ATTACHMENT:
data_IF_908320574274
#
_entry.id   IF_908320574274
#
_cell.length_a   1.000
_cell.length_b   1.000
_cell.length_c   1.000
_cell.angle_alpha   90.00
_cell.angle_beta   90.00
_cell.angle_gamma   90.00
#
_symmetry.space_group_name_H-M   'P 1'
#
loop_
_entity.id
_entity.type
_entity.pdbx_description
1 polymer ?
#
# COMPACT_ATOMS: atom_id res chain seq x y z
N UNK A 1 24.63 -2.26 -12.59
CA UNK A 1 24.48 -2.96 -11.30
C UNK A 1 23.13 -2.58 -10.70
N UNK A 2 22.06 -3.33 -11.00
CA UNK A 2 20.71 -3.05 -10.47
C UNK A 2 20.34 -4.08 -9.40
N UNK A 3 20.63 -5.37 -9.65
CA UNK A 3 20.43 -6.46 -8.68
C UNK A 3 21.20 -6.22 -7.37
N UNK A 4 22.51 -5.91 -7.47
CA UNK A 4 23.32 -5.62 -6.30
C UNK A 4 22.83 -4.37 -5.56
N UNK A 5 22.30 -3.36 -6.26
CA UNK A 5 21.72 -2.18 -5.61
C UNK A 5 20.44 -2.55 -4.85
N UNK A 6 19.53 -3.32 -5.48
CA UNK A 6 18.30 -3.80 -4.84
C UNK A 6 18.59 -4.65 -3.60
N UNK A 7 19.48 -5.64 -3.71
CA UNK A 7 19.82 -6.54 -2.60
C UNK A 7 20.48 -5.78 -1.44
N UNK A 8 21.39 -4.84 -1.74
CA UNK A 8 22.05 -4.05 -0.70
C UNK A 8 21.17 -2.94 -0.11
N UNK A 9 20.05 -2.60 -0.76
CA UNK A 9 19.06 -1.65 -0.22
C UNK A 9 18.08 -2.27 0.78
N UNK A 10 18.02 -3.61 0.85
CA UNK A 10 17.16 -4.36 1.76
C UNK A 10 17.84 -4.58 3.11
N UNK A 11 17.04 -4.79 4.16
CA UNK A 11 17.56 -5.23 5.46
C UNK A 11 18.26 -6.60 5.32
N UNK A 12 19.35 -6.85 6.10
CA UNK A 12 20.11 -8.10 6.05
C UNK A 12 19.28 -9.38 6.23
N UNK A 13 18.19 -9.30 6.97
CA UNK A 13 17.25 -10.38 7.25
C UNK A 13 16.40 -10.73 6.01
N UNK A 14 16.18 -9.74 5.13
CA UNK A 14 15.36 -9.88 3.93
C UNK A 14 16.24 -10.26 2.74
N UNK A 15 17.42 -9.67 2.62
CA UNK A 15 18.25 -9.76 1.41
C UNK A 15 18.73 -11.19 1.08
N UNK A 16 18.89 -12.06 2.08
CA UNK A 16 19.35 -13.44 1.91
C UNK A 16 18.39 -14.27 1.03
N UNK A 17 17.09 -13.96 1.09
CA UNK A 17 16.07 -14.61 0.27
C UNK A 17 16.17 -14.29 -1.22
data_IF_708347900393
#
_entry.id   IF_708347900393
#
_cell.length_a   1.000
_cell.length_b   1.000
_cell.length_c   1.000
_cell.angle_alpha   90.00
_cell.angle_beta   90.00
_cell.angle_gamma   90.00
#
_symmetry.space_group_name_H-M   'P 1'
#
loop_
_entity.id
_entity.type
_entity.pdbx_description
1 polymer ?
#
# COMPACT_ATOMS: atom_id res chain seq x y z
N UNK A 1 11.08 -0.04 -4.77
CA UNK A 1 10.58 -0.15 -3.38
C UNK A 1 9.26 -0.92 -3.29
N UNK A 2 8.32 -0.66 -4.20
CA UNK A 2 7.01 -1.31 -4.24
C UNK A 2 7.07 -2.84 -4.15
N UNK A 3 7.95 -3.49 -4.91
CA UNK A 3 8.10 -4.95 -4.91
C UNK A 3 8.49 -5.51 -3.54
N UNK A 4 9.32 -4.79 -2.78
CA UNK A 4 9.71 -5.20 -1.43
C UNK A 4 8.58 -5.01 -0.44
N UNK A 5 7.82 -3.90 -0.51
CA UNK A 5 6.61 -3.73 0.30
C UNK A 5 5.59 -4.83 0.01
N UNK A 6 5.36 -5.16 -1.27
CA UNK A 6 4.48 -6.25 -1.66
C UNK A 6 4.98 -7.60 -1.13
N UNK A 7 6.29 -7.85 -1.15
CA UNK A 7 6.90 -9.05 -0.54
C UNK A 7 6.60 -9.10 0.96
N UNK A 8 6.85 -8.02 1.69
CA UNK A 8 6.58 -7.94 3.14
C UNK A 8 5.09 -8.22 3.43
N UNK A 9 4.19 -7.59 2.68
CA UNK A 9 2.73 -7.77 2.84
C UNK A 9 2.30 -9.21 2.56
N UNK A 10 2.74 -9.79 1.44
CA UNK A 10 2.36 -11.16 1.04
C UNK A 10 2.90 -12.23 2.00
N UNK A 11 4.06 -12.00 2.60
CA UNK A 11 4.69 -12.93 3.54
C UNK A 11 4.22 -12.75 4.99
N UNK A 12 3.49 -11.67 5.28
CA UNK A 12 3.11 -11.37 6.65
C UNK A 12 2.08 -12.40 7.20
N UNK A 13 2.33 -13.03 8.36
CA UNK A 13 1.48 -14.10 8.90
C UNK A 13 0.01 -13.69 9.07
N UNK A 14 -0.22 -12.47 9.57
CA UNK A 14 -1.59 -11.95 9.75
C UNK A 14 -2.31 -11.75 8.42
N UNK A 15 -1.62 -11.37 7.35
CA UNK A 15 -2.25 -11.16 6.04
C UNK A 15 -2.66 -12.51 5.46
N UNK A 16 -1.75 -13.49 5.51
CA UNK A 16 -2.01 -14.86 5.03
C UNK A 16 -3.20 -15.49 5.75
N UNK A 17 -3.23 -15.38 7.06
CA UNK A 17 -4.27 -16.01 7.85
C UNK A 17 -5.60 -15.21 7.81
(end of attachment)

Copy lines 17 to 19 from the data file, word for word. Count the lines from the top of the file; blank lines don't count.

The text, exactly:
_entity.pdbx_description
1 polymer ?
#